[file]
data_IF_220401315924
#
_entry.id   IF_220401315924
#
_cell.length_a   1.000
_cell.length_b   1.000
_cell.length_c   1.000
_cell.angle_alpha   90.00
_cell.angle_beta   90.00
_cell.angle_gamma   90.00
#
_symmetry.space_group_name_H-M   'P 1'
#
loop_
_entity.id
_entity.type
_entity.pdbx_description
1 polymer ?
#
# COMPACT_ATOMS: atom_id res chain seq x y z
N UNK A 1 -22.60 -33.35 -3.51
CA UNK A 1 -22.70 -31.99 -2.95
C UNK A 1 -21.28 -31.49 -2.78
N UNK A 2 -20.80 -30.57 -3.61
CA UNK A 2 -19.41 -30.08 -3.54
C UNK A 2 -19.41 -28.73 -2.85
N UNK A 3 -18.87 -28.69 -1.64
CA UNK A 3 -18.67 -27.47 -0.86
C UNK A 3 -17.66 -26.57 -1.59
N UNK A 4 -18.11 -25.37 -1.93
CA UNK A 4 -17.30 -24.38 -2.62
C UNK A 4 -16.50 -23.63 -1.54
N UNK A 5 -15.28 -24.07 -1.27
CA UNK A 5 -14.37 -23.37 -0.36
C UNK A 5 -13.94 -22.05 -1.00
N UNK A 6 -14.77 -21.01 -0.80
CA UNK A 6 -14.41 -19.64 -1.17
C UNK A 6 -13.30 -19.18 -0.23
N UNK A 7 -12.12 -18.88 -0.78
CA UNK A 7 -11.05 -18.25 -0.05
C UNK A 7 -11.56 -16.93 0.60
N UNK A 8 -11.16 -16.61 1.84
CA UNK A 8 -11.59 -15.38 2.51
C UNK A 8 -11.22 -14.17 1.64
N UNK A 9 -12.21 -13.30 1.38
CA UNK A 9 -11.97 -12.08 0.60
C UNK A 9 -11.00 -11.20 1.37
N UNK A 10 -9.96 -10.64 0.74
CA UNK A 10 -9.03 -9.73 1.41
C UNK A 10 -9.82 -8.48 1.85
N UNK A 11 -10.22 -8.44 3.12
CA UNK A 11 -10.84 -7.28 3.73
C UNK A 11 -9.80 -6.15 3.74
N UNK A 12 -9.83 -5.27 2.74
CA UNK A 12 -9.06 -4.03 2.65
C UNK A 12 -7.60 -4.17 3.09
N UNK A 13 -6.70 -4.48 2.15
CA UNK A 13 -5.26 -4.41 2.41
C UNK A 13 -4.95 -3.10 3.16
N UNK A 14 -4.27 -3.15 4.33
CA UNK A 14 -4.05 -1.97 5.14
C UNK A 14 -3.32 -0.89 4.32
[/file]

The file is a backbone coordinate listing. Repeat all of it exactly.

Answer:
data_IF_220401315924
#
_entry.id   IF_220401315924
#
_cell.length_a   1.000
_cell.length_b   1.000
_cell.length_c   1.000
_cell.angle_alpha   90.00
_cell.angle_beta   90.00
_cell.angle_gamma   90.00
#
_symmetry.space_group_name_H-M   'P 1'
#
loop_
_entity.id
_entity.type
_entity.pdbx_description
1 polymer ?
#
# COMPACT_ATOMS: atom_id res chain seq x y z
N UNK A 1 -22.60 -33.35 -3.51
CA UNK A 1 -22.70 -31.99 -2.95
C UNK A 1 -21.28 -31.49 -2.78
N UNK A 2 -20.80 -30.57 -3.61
CA UNK A 2 -19.41 -30.08 -3.54
C UNK A 2 -19.41 -28.73 -2.85
N UNK A 3 -18.87 -28.69 -1.64
CA UNK A 3 -18.67 -27.47 -0.86
C UNK A 3 -17.66 -26.57 -1.59
N UNK A 4 -18.11 -25.37 -1.93
CA UNK A 4 -17.30 -24.38 -2.62
C UNK A 4 -16.50 -23.63 -1.54
N UNK A 5 -15.28 -24.07 -1.27
CA UNK A 5 -14.37 -23.37 -0.36
C UNK A 5 -13.94 -22.05 -1.00
N UNK A 6 -14.77 -21.01 -0.80
CA UNK A 6 -14.41 -19.64 -1.17
C UNK A 6 -13.30 -19.18 -0.23
N UNK A 7 -12.12 -18.88 -0.78
CA UNK A 7 -11.05 -18.25 -0.05
C UNK A 7 -11.56 -16.93 0.60
N UNK A 8 -11.16 -16.61 1.84
CA UNK A 8 -11.59 -15.38 2.51
C UNK A 8 -11.22 -14.17 1.64
N UNK A 9 -12.21 -13.30 1.38
CA UNK A 9 -11.97 -12.08 0.60
C UNK A 9 -11.00 -11.20 1.37
N UNK A 10 -9.96 -10.64 0.74
CA UNK A 10 -9.03 -9.73 1.41
C UNK A 10 -9.82 -8.48 1.85
N UNK A 11 -10.22 -8.44 3.12
CA UNK A 11 -10.84 -7.28 3.73
C UNK A 11 -9.80 -6.15 3.74
N UNK A 12 -9.83 -5.27 2.74
CA UNK A 12 -9.06 -4.03 2.65
C UNK A 12 -7.60 -4.17 3.09
N UNK A 13 -6.70 -4.48 2.15
CA UNK A 13 -5.26 -4.41 2.41
C UNK A 13 -4.95 -3.10 3.16
N UNK A 14 -4.27 -3.15 4.33
CA UNK A 14 -4.05 -1.97 5.14
C UNK A 14 -3.32 -0.89 4.32